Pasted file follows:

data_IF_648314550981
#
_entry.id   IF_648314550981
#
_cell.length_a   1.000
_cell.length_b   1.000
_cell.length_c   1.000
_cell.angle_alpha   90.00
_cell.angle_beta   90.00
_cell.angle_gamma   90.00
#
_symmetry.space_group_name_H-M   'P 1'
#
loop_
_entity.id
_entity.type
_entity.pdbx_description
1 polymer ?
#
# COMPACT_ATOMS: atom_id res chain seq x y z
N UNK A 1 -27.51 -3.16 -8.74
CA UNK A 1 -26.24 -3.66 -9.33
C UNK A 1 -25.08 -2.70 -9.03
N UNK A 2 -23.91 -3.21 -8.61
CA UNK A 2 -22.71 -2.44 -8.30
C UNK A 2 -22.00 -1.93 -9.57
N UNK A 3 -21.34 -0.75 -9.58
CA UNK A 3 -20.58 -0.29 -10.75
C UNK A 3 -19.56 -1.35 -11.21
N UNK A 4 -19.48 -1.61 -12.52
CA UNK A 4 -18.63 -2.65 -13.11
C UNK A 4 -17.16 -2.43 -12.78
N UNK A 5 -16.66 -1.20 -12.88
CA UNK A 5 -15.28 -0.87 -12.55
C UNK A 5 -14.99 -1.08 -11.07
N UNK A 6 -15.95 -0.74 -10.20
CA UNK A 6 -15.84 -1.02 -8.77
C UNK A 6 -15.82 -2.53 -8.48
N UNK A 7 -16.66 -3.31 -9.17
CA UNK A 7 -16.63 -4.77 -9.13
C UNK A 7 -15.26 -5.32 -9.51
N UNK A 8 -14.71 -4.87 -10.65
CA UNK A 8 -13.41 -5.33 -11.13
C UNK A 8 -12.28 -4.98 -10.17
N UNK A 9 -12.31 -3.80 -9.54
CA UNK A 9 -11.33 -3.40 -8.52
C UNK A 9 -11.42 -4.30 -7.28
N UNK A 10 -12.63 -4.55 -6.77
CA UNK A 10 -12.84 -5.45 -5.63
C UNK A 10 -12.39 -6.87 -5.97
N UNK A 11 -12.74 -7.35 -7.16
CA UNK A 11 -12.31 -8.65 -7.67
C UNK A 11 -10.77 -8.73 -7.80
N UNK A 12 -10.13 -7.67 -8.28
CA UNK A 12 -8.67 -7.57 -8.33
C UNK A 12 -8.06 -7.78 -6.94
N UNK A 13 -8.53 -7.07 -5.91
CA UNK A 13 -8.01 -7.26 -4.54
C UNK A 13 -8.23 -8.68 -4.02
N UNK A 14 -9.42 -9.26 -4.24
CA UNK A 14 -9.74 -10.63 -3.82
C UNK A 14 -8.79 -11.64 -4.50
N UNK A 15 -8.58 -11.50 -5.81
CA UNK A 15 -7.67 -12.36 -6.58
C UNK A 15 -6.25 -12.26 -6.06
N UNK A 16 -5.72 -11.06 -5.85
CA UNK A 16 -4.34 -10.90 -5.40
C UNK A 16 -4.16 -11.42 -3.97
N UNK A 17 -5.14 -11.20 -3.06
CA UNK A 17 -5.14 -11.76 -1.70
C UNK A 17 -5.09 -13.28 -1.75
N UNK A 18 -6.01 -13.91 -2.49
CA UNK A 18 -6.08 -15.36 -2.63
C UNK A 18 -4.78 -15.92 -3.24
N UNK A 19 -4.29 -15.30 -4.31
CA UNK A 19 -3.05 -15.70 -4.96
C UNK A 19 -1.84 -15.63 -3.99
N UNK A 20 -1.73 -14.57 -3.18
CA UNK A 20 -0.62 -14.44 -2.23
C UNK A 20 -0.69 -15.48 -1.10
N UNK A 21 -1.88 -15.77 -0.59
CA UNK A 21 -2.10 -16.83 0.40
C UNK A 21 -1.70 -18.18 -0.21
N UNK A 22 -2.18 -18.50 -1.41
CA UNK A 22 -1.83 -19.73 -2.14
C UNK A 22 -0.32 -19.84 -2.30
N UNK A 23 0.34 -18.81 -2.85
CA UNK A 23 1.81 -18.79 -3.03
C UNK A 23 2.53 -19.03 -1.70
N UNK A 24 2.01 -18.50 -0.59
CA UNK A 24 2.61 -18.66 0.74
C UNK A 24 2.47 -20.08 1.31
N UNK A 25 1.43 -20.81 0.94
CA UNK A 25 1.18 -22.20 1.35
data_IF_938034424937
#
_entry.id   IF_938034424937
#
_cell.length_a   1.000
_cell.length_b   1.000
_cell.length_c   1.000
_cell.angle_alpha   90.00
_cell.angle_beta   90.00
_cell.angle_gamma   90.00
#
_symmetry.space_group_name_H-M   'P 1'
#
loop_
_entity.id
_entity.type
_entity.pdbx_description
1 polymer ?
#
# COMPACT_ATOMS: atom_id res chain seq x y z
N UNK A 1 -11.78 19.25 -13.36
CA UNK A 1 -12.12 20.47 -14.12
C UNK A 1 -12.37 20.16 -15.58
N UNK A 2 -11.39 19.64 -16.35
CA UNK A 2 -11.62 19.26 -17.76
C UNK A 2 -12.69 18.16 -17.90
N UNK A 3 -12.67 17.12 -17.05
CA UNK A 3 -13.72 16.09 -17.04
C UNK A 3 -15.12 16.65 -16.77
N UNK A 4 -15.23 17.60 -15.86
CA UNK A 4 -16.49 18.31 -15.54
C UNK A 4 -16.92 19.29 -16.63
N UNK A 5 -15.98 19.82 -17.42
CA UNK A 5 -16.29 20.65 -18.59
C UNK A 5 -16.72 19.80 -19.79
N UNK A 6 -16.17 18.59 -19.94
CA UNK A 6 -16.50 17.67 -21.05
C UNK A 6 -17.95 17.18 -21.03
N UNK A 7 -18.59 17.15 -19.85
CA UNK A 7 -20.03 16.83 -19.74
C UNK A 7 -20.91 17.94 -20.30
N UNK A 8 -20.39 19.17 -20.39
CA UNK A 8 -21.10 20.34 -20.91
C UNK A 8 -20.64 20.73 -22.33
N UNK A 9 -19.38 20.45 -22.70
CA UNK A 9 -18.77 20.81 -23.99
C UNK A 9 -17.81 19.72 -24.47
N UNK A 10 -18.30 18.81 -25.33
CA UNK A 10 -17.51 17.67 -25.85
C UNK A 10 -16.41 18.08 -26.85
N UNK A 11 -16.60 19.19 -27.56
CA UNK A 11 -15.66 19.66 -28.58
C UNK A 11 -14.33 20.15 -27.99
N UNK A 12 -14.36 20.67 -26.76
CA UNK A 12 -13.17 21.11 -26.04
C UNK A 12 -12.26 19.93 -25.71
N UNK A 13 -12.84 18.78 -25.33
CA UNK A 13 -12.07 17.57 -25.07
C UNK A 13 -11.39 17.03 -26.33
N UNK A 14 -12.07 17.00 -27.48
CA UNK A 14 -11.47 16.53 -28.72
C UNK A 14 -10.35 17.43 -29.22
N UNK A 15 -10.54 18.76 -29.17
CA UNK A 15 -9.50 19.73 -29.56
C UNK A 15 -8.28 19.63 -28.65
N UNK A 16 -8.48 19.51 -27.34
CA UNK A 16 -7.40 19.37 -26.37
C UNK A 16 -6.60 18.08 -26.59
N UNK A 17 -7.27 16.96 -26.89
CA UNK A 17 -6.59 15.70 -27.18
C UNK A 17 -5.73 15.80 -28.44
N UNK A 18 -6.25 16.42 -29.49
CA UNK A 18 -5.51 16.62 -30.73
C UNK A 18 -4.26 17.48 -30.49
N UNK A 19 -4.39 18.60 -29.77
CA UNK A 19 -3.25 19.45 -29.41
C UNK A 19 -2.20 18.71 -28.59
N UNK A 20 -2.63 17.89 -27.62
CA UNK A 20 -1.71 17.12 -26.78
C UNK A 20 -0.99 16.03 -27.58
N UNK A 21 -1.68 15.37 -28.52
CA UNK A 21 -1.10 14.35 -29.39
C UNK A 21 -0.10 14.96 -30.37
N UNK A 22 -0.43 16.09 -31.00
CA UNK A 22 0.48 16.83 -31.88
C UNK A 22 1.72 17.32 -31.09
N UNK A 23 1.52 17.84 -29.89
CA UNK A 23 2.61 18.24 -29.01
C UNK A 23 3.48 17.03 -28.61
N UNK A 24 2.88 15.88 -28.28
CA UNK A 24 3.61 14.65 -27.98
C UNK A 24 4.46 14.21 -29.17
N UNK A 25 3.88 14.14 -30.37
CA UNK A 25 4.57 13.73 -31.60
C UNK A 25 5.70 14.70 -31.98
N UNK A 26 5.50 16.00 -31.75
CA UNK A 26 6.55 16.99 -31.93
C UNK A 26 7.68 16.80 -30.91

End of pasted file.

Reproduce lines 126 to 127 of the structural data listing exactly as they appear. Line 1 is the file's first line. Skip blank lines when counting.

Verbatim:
C UNK A 4 -16.92 19.29 -16.63
N UNK A 5 -15.98 19.82 -17.42